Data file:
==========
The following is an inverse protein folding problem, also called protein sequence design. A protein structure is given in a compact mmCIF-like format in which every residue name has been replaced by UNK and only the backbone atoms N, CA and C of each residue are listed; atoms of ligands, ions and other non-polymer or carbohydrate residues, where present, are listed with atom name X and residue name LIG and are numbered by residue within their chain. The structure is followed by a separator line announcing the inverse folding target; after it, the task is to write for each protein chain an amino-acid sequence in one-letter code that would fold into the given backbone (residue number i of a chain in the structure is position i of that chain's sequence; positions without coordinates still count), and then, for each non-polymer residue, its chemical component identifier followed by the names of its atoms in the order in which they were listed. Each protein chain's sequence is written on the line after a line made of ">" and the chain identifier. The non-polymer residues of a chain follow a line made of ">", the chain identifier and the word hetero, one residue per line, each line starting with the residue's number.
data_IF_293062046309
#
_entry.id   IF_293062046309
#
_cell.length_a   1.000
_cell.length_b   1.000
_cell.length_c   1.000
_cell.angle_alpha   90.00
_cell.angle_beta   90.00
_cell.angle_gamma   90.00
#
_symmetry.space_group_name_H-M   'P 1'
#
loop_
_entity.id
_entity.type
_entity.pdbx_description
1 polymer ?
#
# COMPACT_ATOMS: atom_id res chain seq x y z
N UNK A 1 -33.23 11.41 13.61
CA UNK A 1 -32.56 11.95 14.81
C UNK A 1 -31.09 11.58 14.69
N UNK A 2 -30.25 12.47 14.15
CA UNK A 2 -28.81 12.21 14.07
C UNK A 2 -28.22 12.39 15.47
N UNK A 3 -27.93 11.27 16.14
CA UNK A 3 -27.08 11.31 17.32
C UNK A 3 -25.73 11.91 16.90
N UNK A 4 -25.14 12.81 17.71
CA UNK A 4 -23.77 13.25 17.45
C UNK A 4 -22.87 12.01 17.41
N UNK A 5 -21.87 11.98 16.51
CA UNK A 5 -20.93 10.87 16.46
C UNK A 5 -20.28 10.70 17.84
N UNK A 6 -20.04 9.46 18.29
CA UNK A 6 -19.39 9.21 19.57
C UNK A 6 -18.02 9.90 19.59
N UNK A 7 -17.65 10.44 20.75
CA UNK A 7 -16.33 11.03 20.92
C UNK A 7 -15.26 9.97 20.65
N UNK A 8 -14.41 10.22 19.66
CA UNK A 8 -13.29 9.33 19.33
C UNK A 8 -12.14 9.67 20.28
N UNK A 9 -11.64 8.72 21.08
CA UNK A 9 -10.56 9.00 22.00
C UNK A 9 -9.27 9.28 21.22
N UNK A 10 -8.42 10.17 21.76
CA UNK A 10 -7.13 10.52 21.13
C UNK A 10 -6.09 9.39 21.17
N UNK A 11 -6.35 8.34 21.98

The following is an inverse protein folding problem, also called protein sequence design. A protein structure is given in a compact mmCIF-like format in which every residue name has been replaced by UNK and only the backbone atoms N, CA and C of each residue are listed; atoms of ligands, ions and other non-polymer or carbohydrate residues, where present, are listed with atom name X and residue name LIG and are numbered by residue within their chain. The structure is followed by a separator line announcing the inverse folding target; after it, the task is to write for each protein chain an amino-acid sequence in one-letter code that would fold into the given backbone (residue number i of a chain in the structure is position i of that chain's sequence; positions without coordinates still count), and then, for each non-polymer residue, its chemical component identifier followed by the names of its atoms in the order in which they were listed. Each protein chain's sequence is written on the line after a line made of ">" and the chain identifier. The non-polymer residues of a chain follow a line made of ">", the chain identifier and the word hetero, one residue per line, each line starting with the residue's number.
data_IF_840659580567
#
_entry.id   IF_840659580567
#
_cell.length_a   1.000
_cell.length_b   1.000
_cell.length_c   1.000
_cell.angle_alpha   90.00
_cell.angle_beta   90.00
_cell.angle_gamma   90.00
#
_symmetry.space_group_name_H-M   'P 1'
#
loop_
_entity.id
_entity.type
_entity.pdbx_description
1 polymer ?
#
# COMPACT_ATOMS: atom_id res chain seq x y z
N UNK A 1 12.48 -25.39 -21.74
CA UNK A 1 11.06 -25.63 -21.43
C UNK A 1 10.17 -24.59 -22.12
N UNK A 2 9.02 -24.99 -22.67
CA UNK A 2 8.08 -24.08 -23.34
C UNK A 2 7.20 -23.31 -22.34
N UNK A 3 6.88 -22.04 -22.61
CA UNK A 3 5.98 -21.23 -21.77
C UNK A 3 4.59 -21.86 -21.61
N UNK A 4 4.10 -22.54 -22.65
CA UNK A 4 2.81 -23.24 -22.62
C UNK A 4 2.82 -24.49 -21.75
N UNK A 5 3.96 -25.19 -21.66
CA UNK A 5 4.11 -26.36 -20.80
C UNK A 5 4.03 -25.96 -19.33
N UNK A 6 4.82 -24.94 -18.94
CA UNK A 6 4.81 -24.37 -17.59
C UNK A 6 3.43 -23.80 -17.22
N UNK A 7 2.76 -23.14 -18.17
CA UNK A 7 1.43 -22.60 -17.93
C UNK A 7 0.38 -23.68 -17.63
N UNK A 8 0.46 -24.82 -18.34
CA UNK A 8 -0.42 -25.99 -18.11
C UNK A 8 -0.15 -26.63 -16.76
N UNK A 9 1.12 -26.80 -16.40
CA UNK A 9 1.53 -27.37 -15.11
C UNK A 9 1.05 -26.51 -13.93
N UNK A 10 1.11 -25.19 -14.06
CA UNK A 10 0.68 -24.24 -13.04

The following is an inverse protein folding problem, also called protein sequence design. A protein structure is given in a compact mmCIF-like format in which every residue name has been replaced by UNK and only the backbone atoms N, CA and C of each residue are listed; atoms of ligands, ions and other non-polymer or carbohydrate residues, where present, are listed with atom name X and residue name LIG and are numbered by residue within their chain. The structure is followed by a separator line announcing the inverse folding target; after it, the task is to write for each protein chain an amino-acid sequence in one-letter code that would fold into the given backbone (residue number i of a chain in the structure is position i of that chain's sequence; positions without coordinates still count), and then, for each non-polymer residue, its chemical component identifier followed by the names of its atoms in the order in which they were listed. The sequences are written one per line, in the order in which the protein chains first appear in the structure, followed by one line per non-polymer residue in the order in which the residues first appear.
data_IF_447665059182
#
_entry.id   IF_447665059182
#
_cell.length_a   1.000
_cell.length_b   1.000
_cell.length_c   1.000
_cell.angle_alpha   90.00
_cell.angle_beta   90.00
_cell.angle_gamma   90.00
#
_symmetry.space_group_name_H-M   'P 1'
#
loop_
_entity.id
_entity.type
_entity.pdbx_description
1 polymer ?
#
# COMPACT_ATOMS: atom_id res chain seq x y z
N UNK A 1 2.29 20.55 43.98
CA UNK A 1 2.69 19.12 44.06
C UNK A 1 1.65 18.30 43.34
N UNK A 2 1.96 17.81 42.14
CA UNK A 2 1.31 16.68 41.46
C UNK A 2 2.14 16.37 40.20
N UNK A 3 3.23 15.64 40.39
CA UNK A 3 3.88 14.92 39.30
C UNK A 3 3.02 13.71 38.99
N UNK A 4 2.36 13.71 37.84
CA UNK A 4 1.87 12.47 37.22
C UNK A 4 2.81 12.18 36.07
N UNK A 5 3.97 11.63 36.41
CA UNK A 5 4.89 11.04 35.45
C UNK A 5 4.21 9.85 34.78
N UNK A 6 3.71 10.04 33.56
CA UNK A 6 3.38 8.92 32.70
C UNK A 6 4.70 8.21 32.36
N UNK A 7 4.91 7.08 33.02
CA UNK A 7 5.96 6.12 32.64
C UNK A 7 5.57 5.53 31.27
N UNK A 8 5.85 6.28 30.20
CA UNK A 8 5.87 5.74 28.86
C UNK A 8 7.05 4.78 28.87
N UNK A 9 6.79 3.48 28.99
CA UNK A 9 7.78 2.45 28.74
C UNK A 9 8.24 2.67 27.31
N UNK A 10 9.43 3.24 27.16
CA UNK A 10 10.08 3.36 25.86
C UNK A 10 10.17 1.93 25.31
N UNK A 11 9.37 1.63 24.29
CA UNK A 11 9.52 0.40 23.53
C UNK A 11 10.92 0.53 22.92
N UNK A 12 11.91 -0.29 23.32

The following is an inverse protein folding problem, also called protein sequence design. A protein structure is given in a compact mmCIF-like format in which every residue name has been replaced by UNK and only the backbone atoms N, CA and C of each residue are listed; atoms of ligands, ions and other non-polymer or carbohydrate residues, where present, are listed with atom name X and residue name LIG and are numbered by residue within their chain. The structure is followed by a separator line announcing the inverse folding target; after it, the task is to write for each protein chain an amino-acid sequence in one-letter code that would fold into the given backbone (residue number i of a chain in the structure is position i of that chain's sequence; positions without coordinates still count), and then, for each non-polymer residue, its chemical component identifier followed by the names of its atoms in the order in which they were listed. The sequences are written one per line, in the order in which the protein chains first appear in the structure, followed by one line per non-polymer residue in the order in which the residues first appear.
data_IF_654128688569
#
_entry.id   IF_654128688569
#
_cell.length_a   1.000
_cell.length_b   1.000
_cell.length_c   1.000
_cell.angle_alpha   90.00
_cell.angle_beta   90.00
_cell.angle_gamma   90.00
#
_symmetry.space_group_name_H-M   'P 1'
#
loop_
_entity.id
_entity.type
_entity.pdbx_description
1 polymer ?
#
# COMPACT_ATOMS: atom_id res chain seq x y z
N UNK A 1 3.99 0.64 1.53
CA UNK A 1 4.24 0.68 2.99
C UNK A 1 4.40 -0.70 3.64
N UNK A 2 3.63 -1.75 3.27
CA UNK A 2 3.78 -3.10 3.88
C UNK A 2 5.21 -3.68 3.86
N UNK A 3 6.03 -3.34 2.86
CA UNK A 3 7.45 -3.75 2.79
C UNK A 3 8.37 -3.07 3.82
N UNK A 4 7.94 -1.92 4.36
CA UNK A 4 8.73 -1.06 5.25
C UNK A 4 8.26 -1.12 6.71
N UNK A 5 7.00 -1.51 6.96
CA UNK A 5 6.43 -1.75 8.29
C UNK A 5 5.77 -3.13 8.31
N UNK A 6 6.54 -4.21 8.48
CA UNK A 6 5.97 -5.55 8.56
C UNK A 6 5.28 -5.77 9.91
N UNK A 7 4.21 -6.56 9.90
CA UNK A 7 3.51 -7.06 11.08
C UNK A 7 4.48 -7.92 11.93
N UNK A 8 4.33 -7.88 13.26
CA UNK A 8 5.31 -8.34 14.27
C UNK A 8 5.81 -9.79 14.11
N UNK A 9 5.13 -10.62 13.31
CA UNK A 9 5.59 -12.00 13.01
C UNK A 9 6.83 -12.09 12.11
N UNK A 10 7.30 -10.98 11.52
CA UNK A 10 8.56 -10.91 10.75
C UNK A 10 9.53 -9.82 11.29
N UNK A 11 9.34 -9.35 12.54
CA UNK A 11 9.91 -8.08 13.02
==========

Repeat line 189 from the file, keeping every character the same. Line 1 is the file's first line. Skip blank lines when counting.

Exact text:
CA UNK A 4 8.73 -1.06 5.25